The original television series also lacked ethnic characters until season 7, when the writers obviously became aware of their lack of diversity and wrote an episode where everyone hooks up with a different race. In the comics this is greatly improved and different races and cultures are given a bit more weight and importance to the story.

As for swearing, blood and full frontal nudity, there is still an absence. Even in a greatly pivotal and uncomfortable sex scene there are leafy tree branches conveniently hiding every areola and ball sack. However, when you’re dealing with a show originally made for young adults, we shouldn’t expect it to suddenly switch it's target demographic just because it switched its medium.


As a fan of the original series, I was looking forward to the continuation of the Buffy the Vampire Slayer series as a comic, but it just doesn't deliver. The plot was unlikely, sometimes ridiculous, and characters act out of character numerous times. If you’re a huge comic fan you might appreciate some of the elements of the project, but odds are if you don't read a lot of comics, and you’re a fan of Buffy, you shouldn’t expect this project to win you over. Reading the first story arc of season nine, it's encouraging to see Whedan and company learned from their initial mistakes. Comparatively, season one of Buffy the Vampire Slayer wasn't exactly great, so perhaps the comics can still develop into a great continuation of the story the fans love. It's just unfortunate that season eight was such a departure.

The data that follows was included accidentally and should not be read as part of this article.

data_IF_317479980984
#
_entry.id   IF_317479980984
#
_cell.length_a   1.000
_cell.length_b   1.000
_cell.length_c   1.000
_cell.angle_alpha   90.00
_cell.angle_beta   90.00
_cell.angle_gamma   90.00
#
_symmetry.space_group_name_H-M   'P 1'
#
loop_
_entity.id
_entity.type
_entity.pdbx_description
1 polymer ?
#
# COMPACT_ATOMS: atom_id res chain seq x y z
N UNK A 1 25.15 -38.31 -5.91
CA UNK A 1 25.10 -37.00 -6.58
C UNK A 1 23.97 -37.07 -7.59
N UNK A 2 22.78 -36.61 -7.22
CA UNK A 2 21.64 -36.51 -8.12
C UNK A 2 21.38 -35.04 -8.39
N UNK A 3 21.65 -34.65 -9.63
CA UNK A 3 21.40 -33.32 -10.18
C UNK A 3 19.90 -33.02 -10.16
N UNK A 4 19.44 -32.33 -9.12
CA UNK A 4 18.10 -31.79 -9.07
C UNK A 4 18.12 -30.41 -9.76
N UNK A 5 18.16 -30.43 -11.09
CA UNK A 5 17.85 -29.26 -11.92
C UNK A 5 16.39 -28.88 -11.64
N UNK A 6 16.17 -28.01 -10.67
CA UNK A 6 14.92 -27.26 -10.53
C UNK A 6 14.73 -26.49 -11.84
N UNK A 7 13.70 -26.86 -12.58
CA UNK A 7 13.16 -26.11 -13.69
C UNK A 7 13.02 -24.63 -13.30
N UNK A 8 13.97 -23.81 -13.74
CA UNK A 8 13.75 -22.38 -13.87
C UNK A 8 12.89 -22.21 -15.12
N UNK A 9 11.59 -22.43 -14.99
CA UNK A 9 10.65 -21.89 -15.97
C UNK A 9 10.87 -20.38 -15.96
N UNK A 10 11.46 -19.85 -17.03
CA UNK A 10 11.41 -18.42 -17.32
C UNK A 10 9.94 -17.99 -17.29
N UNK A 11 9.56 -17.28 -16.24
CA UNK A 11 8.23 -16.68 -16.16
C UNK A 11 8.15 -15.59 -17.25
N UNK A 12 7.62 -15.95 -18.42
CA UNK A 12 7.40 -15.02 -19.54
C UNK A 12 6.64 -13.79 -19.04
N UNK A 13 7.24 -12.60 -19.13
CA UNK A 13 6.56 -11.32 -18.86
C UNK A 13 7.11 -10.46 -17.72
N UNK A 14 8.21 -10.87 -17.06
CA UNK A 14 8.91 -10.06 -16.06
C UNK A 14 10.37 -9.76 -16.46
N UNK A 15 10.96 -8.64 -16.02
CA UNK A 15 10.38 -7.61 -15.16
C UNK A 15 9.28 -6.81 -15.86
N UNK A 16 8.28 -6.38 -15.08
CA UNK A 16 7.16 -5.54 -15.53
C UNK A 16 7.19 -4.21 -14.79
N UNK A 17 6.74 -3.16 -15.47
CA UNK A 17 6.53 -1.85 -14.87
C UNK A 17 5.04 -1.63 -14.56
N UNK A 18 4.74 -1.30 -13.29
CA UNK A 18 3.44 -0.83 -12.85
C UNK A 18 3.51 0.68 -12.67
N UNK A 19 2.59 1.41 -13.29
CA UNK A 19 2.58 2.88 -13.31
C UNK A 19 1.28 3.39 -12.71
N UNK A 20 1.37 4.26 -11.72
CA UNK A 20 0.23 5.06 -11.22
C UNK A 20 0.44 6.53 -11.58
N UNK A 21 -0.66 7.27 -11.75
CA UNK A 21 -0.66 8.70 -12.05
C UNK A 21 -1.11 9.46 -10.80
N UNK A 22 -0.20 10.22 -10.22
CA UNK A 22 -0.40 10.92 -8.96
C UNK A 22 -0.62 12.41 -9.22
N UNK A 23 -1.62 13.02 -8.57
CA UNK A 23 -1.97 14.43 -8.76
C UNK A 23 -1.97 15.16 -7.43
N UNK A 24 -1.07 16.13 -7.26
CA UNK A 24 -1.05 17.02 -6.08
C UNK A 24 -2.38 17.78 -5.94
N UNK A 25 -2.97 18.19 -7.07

//Marco Ferreira, opinions editor
//Graphics by Britta Bachus

Enjoy it? Share this on Facebook


© 2011 The Capilano Courier. phone: 604.984.4949 fax: 604.984.1787 email: editor@capilanocourier.com